Logistics

What will Chennai Port Trust gain from buying Kamarajar Port?

P Manoj Mumbai | Updated on March 21, 2020 Published on March 21, 2020

Kamarajar was originally designed as a satellite port to Chennai to handle dusty cargo such as coal and iron ore

The Government’s move to hand over full control of India’s only major port that is run as a company to a port trust is seen as a retrograde step.

But the move also implies that the Chennai Port Trust will have no longer have to be concerned about one of its competitors.

The Chennai Port Trust has always been looking at ways to check the onslaught on its operations from its rivals in the neighbourhood. These include public sector enterprises as well as private players.

In this fiscal, till February, Chennai has been one of the poor performing ports among the dozen owned by the Centre. “It is facing severe competition from Kattupalli and Krishnapatnam ports run by Adani Group. The hinterland that was exclusive to Chennai for many years is now being shared by five ports, eating into its volumes and hurting growth,” said a port industry consultant.

Despite the competition, Chennai held on to its volumes and even grew in FY19. But, this year, it has lost to the Krishnapatnam port. Till February, Chennai handled 43.175 million tonnes (mt), which is lower than the same period last year, and the situation is becoming more challenging.

“The cargo losing phase is happening now. Chennai is making efforts to stop the drain of cargo, particularly containers which account for 59 per cent of its volumes,” he said.

While Krishnapatnam and Kattupalli are private rivals, Kamarajar has emerged a public competitor.

The deal takes forward the consolidation of ports in Southern India after the Adani Group, which runs Kattupalli, purchased Krishnapatnam port in January. Adani also runs a container terminal in Kamarajar.

Acquisition to help Chennai ‘manage’ competition

Kamarajar was originally designed as a satellite port to Chennai to handle dusty cargo such as coal and iron ore and free Chennai, only 20 kms away, from such cargoes polluting the city.

It’s another story that it later diversified to cater to clean cargo including containers, pitting itself in direct competition with Chennai Port.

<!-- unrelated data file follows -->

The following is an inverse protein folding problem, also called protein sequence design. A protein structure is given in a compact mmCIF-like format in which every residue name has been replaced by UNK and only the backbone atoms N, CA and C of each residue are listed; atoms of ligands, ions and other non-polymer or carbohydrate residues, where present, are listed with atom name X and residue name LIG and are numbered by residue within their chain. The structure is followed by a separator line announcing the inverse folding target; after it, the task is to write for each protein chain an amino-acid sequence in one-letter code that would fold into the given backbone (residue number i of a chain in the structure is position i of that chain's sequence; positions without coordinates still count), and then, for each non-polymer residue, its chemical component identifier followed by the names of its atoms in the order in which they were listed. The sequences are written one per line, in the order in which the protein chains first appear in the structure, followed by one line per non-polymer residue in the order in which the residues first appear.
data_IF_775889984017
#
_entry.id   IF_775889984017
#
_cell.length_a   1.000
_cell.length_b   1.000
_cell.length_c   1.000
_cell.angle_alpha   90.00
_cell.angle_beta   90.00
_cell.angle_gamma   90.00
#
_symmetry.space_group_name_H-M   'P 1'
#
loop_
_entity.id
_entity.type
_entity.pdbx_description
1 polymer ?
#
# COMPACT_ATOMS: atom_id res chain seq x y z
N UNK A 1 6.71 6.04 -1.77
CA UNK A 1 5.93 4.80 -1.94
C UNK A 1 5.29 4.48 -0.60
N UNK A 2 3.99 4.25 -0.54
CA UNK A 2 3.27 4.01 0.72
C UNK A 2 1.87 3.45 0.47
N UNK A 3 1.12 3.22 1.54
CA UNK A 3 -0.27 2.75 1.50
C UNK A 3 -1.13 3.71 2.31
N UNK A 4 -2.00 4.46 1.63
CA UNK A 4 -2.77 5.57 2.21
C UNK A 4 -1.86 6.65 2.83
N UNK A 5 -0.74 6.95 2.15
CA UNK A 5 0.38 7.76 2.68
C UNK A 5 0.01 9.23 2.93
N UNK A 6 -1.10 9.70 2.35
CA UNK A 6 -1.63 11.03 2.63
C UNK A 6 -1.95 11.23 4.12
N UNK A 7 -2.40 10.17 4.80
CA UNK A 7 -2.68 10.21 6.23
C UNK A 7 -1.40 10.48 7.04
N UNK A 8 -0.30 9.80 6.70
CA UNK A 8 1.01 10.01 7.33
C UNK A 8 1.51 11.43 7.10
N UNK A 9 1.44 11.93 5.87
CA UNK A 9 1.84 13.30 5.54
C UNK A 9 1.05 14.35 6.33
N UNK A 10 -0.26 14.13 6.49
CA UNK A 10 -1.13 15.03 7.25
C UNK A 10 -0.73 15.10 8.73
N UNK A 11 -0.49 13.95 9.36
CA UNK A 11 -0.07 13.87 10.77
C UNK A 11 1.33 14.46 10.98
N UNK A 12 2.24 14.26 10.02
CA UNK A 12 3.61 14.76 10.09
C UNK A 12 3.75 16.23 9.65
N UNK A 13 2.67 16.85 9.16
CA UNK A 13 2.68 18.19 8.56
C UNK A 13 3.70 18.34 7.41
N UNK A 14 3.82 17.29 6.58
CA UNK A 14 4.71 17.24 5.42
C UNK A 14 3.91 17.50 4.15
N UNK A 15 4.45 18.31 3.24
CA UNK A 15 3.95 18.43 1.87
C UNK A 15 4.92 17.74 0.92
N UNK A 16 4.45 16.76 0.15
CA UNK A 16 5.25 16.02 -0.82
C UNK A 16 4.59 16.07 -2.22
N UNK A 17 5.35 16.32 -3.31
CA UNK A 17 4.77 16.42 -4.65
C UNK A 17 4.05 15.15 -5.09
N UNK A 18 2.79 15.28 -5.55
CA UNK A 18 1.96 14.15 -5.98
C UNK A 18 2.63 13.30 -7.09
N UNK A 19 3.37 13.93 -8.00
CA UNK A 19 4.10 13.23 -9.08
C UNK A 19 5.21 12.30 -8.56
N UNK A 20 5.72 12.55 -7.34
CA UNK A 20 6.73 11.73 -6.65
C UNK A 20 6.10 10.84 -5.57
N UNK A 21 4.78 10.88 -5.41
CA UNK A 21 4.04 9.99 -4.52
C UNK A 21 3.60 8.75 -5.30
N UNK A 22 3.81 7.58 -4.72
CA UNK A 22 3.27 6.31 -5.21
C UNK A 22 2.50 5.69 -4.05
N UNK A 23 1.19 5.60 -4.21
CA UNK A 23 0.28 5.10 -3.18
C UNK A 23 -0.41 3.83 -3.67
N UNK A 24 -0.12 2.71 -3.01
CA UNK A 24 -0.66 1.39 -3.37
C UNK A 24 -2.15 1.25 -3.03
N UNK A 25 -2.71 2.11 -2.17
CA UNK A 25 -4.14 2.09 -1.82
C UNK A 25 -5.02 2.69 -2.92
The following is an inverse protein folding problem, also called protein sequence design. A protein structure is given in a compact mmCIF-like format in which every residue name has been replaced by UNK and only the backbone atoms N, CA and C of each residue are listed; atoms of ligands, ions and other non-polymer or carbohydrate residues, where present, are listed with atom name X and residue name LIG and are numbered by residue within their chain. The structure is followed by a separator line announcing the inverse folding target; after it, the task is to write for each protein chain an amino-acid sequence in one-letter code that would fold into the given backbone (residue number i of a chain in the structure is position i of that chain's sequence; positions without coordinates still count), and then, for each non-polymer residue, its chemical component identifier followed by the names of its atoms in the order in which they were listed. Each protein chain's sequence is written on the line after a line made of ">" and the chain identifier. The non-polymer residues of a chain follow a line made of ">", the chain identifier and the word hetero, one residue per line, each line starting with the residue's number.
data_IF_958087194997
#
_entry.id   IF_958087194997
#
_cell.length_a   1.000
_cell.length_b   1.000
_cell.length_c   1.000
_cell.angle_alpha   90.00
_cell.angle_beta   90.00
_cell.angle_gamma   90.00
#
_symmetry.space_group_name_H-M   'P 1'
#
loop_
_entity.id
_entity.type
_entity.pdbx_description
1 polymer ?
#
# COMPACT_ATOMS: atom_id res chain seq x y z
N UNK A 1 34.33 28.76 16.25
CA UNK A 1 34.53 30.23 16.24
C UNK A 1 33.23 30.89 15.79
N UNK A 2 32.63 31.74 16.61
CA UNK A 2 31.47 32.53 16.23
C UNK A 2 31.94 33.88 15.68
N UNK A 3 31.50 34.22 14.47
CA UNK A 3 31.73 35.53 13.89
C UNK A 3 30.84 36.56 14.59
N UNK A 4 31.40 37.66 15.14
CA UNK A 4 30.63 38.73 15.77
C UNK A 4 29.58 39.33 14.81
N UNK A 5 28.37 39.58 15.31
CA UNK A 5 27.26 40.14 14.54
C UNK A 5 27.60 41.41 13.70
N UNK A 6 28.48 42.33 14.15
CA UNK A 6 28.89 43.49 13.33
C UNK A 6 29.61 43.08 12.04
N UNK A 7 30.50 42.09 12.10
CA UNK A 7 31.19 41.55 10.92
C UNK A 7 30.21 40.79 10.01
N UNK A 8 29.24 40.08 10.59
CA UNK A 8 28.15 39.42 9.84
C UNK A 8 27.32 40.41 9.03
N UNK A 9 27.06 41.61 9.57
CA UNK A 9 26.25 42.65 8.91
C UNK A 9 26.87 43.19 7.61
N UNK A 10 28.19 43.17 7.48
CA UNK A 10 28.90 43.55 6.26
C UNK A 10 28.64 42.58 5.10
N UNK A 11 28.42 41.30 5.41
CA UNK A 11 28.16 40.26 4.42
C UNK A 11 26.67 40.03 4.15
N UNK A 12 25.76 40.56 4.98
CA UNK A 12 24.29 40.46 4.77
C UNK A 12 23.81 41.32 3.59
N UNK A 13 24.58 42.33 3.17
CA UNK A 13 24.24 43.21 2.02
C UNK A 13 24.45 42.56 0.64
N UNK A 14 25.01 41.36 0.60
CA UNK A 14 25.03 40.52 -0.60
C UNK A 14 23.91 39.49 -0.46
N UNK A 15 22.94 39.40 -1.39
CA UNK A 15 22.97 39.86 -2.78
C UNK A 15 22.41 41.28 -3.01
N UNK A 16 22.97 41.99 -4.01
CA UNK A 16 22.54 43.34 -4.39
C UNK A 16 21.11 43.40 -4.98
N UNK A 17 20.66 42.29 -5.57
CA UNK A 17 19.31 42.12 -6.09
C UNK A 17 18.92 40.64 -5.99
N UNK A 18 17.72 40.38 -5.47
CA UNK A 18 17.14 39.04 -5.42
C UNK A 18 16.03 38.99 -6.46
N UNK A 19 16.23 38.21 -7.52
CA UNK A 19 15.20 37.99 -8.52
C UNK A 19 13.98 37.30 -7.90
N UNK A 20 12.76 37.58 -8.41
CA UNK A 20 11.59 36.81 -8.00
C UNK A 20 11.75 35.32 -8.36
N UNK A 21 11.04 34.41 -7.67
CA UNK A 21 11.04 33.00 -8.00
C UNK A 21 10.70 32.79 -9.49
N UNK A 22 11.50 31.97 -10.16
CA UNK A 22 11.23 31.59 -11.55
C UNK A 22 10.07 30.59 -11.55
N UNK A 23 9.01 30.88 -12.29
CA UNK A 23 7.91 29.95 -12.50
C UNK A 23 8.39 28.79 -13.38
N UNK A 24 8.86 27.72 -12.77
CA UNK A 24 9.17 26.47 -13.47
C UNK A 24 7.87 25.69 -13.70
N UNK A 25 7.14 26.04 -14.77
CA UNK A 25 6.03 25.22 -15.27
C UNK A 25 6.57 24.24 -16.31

Yet, it would be an understatement to say that the 33 per cent stake held by Chennai in Kamarajar had become the proverbial ‘Knight in Shining Armour’ for the 135-year old port.

Kamarajar, a consistent profit-making company, has been declaring a dividend of 40 per cent during the last three years. Chennai received Rs 20 crore, Rs 61 crore and Rs 40 crore as dividend in FY17,18 and 19 from Kamarajar. If the dividend income is excluded, Chennai would have reported loss during FY17 and FY18. In FY19, even without the dividend income, it had reported a loss of Rs 136.21 crore.

The acquisition would give financially stressed Chennai - which is currently burdened with huge pension liabilities - dividend from Kamarajar on the entire 100 per cent stake.

But, more importantly, it would help Chennai “manage” competition by avoiding duplication of capacity creation.

“The deal will enable Chennai Port Trust and Kamarajar Port Ltd to evolve a clear policy on focus areas by devising optimum business strategy and defining dedicated cargo profile,” a government official said.

‘Kamarajar port - ideal choice to fulfill Budget 2020 announcement’

It is also expected to foster better human resource management between the two ports, thereby increasing the efficiency of both ports. Chennai has a staff strength of 3,957 to Kamarajar’s less than 100.

Port experts say that Kamarajar port would have been the ideal choice to fulfil a Union Budget 2020 announcement to “corporatise at least one major port and list it on the stock exchange”, potentially even facilitating its privatisation at a later stage. The onus of listing Kamarajar will now be on Chennai.

“Selling the Central Government’s only corporate port to a port trust, does not make any sense,” the consultant mentioned earlier said.

With the Government selling its G67 per cent stake, Kamarajar will cease to be a PSU and hence not subjected to the guidelines framed by the Department of Public Enterprises. Indications are that Kamarajar will continue to run as a company, fully owned by Chennai Port Trust, an autonomous body controlled by the Centre.

Kamarajar’s board will be reconstituted with officials only from Chennai, giving rise to concerns that the “culture of port trusts” may creep into its functioning, reducing it into a namesake corporate entity.

This board recast will also throw up a bureaucratic challenge. Sunil Paliwal, an Indian Administrative Officer (IAS), who is the chairman and managing director of Kamarajar Port, will have to report to P Raveendran, an Indian Railway Traffic Service (IRTS) officer, who is the Chairman of Chennai Port.

This may necessitate a re-designation of the CMD of Kamarajar as MD with the Chairman of Chennai Port Trust assuming the role of Chairman of the board.

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Published on March 21, 2020
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